Dialogue on Writing: Rethinking ESL, Basic Writing, and First-Year Composition

By Geraldine Deluca; Len Fox et al. | Go to book overview

Chapter 15
Responding to Texts: Facilitating
Revision in the Writing Workshop
C. H. Knoblauch and Lil Brannon

C. H. Knoblauch is Professor of English and Chair of the English Department at the University of North Carolina at Charlotte. Lil Brannon is Professor of English and Education at the University of North Carolina at Charlotte. They have published extensively on rhetorical theory, composition theory, literacy studies, and pedagogy, including two books together, Rhetorical Traditions and the Teaching of Writing and Critical Teaching and the Idea of Literacy. The selection that follows is from Rhetorical Traditions (Boynton/Cook, 1984).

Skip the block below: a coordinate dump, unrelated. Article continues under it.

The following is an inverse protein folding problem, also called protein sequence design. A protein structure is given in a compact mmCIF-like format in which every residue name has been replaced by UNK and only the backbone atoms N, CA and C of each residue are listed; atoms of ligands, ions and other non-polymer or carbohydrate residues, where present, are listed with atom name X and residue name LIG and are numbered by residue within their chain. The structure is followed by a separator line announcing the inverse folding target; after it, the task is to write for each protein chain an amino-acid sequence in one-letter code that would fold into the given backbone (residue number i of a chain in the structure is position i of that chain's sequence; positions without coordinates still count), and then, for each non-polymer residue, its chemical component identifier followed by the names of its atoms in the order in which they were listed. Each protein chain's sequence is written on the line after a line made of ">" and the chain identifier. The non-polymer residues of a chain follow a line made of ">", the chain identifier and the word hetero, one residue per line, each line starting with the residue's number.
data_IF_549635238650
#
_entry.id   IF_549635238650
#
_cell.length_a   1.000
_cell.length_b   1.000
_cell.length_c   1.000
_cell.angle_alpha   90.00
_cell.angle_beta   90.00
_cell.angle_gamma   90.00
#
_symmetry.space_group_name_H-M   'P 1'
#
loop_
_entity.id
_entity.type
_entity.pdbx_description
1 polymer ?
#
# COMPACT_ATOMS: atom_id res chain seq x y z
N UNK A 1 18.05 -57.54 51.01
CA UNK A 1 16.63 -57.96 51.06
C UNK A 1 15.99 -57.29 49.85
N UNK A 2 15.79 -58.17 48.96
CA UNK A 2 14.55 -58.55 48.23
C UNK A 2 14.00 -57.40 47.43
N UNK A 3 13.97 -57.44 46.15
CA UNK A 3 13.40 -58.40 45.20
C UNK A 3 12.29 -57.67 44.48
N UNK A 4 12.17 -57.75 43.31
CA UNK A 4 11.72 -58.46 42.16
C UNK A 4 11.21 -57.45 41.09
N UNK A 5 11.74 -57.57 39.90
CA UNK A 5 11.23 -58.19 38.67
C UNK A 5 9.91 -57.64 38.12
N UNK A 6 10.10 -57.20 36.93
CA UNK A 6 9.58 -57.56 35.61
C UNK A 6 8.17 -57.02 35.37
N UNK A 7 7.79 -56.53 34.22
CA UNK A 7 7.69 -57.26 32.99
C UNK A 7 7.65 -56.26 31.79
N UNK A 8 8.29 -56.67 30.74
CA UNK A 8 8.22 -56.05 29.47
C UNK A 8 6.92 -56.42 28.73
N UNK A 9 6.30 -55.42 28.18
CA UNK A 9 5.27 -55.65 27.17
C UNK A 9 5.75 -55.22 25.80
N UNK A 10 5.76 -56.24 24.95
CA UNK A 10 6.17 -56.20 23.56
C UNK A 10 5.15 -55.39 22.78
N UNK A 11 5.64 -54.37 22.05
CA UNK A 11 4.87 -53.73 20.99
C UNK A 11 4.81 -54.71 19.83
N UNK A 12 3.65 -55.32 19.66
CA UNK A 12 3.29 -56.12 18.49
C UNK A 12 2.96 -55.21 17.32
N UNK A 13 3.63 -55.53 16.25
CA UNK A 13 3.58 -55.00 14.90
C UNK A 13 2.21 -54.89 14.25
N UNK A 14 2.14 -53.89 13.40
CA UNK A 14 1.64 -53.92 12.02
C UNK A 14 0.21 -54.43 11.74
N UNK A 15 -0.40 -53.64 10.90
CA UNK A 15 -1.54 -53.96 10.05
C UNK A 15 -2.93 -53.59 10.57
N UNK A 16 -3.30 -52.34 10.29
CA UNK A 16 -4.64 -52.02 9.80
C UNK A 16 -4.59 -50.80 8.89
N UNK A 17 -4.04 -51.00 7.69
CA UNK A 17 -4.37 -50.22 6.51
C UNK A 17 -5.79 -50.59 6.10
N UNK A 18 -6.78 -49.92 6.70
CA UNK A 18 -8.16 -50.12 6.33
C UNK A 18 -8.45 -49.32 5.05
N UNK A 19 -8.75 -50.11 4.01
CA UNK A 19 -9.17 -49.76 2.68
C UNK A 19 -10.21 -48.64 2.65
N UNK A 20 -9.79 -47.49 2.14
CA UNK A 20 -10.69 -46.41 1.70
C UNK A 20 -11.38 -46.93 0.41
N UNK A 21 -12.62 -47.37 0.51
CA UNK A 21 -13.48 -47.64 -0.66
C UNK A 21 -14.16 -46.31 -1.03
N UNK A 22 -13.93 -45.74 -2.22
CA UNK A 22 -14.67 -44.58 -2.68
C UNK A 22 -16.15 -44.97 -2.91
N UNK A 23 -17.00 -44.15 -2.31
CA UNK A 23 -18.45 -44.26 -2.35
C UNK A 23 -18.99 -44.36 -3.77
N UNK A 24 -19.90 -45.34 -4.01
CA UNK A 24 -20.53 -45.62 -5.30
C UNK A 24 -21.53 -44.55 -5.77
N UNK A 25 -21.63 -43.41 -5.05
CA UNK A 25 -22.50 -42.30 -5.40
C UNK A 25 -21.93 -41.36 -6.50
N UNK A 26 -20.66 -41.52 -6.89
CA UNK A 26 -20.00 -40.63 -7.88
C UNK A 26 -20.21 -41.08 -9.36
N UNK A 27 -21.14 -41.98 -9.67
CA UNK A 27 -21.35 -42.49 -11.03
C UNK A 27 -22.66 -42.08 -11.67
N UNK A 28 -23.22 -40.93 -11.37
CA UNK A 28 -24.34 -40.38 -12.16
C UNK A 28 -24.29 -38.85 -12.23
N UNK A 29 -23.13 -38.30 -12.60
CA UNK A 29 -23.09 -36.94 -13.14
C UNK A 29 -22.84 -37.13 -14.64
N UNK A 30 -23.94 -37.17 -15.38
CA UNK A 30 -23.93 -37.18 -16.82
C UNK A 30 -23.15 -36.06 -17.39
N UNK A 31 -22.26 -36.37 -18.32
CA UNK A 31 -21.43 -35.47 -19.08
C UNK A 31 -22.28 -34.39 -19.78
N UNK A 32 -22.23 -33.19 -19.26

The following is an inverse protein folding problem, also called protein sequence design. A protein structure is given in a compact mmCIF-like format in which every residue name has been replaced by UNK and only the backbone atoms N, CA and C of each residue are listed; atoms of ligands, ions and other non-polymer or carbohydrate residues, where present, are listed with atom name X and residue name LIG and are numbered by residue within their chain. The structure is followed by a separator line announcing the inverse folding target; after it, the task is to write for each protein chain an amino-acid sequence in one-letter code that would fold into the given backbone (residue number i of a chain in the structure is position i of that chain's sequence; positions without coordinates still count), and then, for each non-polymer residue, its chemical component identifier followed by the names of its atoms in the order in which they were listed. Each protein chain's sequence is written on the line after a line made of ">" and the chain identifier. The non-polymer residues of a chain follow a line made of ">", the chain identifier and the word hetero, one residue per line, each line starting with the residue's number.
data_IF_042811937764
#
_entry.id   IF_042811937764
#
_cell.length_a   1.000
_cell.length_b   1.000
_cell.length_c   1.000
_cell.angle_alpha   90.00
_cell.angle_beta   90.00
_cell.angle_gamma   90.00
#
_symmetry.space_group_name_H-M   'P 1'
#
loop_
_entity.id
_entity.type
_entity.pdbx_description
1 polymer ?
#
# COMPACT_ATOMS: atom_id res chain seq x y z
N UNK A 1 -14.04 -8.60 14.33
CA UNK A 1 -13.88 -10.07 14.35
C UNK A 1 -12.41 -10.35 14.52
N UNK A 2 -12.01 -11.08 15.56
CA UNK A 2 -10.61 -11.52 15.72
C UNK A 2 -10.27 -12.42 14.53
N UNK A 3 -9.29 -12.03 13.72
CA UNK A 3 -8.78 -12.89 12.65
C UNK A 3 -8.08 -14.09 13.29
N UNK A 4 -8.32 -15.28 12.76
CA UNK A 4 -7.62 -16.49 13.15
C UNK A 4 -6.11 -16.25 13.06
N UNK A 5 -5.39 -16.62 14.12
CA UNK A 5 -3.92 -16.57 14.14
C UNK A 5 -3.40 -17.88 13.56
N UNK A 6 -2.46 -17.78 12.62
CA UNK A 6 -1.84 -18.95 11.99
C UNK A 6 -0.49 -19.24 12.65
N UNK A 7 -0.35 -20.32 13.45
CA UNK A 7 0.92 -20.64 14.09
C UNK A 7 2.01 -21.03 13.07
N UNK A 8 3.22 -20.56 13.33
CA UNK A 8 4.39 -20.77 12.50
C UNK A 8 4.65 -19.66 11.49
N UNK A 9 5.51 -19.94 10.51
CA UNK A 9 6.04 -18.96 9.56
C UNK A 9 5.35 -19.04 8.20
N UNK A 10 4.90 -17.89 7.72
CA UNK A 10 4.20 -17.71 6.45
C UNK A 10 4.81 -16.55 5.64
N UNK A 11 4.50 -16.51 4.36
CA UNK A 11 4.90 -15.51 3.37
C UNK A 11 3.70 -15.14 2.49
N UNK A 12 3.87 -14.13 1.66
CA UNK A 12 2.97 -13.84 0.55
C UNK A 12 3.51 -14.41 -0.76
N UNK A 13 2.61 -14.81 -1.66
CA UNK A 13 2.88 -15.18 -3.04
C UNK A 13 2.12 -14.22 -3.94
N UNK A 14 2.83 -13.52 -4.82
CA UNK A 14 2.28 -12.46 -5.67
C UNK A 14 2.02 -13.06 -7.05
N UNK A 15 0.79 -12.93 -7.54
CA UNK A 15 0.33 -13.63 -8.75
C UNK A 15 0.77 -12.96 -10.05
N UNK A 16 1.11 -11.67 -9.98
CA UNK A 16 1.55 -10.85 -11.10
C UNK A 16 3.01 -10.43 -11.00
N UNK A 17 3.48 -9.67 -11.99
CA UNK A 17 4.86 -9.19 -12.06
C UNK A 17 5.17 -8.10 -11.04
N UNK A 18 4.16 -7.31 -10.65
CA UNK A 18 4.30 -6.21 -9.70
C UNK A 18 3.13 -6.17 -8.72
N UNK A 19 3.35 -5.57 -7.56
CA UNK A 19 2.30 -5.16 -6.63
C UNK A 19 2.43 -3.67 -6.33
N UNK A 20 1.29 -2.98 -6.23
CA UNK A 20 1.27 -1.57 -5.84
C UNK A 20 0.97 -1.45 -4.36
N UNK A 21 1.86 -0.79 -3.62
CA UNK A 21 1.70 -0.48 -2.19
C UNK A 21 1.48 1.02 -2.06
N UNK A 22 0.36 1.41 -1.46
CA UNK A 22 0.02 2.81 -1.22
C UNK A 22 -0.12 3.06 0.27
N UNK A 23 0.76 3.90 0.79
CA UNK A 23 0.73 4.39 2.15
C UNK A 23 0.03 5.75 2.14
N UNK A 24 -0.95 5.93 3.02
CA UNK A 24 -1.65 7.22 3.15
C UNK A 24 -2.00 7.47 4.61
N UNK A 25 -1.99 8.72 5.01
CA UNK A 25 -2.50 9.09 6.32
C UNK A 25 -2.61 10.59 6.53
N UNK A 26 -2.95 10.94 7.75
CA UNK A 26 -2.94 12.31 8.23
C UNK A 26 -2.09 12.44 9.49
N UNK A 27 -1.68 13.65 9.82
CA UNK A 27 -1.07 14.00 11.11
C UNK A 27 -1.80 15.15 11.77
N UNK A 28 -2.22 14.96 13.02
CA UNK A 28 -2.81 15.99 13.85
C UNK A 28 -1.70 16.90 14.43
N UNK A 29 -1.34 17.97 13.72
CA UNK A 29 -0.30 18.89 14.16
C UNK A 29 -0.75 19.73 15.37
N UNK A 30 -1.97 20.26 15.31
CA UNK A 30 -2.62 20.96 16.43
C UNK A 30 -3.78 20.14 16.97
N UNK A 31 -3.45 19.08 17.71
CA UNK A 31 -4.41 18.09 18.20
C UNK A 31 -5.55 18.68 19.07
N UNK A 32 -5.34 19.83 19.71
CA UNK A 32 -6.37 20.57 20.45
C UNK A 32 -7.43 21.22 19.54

There is a stock comic situation in which two people go through the motions of communicating but finally fail because each assumes that an idiosyncratic perspective is shared by the other when in fact it is not. A classic instance is the abortive conversation between Walter Shandy and Uncle Toby running through Sterne's marvelously madcap Tristram Shandy. Toby is preoccupied with his hobby-horse: he constructs models of famous battles as a means of making order out of the experiences that matter to him (the tentacles of modern rhetoric have a long reach). He employs a language, rich in military allusions and similes, that reflects his priorities, and he hears the remarks of others largely in terms of his own military interests. Walter, meanwhile, has a hobby-horse of his own, a fascination with the austere intellectual world of ancient logic, where presumably dispassionate rational analysis can get at the truth of things and inject coherence into human affairs. Since neither of these peculiar characters is prepared to take into account the viewpoint of the other, talk between them is hilariously oblique and unproductive. Walter's reference to a “train of ideas, ” for example, suggests to Uncle Toby a “train of artillery”: on another occasion, mention of the “bridge” of Tristram's nose is misunderstood as a reference to the Marquis d'Hôpital's drawbridge; and elsewhere, Walter's elegant dissertation on the logical value of auxiliary verbs suggests nothing more to Toby and Corporal Trim than the auxiliary troops at the siege of Limerick. Each time these individuals attempt to

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